Looking at Atoms to Make Cleaner Fuels from Petroleum

nc-AFM images enlarge

(Top) nc-AFM images can identify pollutant-causing atoms in aromatic hydrocarbon compounds found in crude oil. A partial periodic table illustrates discriminating atom properties. (Bottom) AFM images of dibenzothiophene, carbazole, and acridine, with corresponding chemical structure.

What is the scientific achievement?

CFN staff and users from ExxonMobil have developed a new approach to identifying heteroatoms, like nitrogen and sulfur, commonly found in aromatic hydrocarbon molecules. The team used non-contact atomic force microscopy (nc–AFM) measurements to determine the chemical structure of molecules that can be found in complex mixtures of crude oil.

Why does this achievement matter?

NOx and SOx are two major pollutants that result from the combustion of fossil fuels. Straightforward and robust methods for identifying nitrogen- and sulfur-containing hydrocarbon molecules can improve methods to produce cleaner fuels from crude oil.

What are the details?

Heteroatoms are essential to the functional groups in organic hydrocarbons molecules that provide chemical reactivity and other properties. It is challenging to quickly identify heteroatoms in small molecules, to resolve chemical structures in complex unknown mixtures. This study aimed to understand the effect of elemental types on the contrast of atomic force microscopy (AFM) images using a few selected model heterocycles, including dibenzothiophene, acridine, and carbazole. We identified several features that can be used to find sulfur and nitrogen heteroatoms and discriminate them from carbon atoms using only non-contact AFM. The mechanism of the atom and bond contrast was studied with image simulations and was found to be mostly correlated to van der Waals radii, but other factors such as bonding geometry, electron density, and substrate interaction, are considered. This work will allow for rapid AFM identification of these heteroatoms commonly found in petroleum.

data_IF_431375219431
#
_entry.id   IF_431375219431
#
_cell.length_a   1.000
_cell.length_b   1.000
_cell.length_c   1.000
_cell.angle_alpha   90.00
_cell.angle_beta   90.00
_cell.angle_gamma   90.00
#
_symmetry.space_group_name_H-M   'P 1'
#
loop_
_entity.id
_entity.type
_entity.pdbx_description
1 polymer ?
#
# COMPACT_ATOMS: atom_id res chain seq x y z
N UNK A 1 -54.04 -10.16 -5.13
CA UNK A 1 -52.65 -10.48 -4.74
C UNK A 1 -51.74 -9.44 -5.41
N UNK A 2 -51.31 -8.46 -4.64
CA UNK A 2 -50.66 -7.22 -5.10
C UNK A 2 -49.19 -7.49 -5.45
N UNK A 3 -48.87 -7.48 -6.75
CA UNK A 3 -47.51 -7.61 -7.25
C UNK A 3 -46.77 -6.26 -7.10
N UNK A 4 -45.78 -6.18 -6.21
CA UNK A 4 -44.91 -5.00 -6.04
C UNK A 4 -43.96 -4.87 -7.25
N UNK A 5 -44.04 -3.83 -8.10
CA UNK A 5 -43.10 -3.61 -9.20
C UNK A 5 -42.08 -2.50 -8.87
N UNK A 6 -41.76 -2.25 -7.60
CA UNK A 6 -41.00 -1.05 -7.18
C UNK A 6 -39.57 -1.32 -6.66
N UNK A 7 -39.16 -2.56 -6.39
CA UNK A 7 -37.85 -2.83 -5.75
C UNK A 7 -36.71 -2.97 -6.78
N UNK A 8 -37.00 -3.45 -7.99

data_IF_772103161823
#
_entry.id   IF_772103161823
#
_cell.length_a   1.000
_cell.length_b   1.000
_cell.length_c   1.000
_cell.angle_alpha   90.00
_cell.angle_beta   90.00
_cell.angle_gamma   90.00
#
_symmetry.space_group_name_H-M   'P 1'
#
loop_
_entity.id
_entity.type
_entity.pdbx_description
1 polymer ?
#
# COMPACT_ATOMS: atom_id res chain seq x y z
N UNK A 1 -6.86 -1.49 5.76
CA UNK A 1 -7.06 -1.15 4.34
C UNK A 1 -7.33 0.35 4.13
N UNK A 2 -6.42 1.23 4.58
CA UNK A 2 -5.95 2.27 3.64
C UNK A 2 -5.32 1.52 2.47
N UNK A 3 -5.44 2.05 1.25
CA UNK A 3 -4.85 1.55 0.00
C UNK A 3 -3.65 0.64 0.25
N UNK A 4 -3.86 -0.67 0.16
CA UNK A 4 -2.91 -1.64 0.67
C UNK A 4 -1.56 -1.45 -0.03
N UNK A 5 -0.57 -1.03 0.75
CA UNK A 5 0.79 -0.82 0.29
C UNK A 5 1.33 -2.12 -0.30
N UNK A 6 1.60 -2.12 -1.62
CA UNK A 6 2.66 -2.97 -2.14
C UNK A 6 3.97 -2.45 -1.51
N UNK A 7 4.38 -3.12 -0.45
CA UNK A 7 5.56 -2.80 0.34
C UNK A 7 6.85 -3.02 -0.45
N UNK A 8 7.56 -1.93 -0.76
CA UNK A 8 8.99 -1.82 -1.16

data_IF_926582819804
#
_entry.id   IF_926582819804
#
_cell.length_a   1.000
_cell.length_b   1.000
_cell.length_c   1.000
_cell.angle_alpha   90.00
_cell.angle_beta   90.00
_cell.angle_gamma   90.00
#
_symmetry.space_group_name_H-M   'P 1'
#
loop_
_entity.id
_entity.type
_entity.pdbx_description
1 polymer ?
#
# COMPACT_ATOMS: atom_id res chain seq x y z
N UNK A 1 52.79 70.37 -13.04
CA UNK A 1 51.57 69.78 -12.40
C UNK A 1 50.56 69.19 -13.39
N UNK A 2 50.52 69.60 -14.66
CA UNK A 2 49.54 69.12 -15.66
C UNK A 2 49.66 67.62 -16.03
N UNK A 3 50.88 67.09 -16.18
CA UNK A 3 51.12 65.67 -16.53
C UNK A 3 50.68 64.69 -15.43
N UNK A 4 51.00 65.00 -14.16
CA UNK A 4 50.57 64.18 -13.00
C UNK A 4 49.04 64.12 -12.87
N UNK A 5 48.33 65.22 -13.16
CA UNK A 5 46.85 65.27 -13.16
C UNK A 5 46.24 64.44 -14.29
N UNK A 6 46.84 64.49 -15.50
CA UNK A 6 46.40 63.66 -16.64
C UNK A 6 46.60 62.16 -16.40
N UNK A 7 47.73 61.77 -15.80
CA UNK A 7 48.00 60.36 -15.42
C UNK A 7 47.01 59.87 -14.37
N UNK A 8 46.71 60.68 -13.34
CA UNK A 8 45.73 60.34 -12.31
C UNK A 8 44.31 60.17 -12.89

CFN Capabilities

The CFN low-temperature nc–AFM, operated with the CFN-developed, open source GXSM software, was used to conduct experimental investigations and data analysis.

Publication Reference

Percy Zahl and Yunlong Zhang, Energy Fuels 33, 4775 (2019).


Journal Cover: https://pubs.acs.org/toc/enfuem/33/6

Imaging the Chemical Structure of Individual Molecules, Atom by Atom: https://www.bnl.gov/newsroom/news.php?a=216673

Acknowledgement of Support

This research used resources of the Center for Functional Nanomaterials, which is a U.S. DOE Office of Science Facility, at Brookhaven National Laboratory under Contract No. DE-SC0012704.

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